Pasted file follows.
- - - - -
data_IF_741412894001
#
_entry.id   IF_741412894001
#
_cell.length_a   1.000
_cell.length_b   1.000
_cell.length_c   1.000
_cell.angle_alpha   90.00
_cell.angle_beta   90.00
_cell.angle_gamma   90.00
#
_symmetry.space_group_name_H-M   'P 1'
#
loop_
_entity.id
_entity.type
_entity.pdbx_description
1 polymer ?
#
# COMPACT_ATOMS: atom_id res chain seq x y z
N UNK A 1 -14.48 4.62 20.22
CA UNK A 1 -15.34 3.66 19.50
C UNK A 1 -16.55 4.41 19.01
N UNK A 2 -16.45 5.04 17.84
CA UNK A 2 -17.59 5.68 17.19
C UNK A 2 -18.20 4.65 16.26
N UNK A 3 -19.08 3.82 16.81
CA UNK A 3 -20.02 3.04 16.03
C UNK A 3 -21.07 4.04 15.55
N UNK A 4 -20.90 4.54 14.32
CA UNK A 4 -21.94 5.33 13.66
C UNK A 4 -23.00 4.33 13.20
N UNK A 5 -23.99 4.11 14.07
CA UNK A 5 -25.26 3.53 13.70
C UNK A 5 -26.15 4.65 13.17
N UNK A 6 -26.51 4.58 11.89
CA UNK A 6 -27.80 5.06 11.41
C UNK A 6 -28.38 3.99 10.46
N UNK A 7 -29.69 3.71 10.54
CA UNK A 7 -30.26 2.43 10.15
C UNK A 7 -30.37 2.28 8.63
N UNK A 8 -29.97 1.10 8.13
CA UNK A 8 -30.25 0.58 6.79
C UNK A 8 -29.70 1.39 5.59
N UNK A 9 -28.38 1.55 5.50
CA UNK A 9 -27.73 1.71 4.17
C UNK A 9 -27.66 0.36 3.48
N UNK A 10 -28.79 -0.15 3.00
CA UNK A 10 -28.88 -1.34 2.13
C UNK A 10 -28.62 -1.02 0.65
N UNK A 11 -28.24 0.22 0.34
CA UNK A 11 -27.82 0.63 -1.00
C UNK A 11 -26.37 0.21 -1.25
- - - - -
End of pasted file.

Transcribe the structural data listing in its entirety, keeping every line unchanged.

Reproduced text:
data_IF_741412894001
#
_entry.id   IF_741412894001
#
_cell.length_a   1.000
_cell.length_b   1.000
_cell.length_c   1.000
_cell.angle_alpha   90.00
_cell.angle_beta   90.00
_cell.angle_gamma   90.00
#
_symmetry.space_group_name_H-M   'P 1'
#
loop_
_entity.id
_entity.type
_entity.pdbx_description
1 polymer ?
#
# COMPACT_ATOMS: atom_id res chain seq x y z
N UNK A 1 -14.48 4.62 20.22
CA UNK A 1 -15.34 3.66 19.50
C UNK A 1 -16.55 4.41 19.01
N UNK A 2 -16.45 5.04 17.84
CA UNK A 2 -17.59 5.68 17.19
C UNK A 2 -18.20 4.65 16.26
N UNK A 3 -19.08 3.82 16.81
CA UNK A 3 -20.02 3.04 16.03
C UNK A 3 -21.07 4.04 15.55
N UNK A 4 -20.90 4.54 14.32
CA UNK A 4 -21.94 5.33 13.66
C UNK A 4 -23.00 4.33 13.20
N UNK A 5 -23.99 4.11 14.07
CA UNK A 5 -25.26 3.53 13.70
C UNK A 5 -26.15 4.65 13.17
N UNK A 6 -26.51 4.58 11.89
CA UNK A 6 -27.80 5.06 11.41
C UNK A 6 -28.38 3.99 10.46
N UNK A 7 -29.69 3.71 10.54
CA UNK A 7 -30.26 2.43 10.15
C UNK A 7 -30.37 2.28 8.63
N UNK A 8 -29.97 1.10 8.13
CA UNK A 8 -30.25 0.58 6.79
C UNK A 8 -29.70 1.39 5.59
N UNK A 9 -28.38 1.55 5.50
CA UNK A 9 -27.73 1.71 4.17
C UNK A 9 -27.66 0.36 3.48
N UNK A 10 -28.79 -0.15 3.00
CA UNK A 10 -28.88 -1.34 2.13
C UNK A 10 -28.62 -1.02 0.65
N UNK A 11 -28.24 0.22 0.34
CA UNK A 11 -27.82 0.63 -1.00
C UNK A 11 -26.37 0.21 -1.25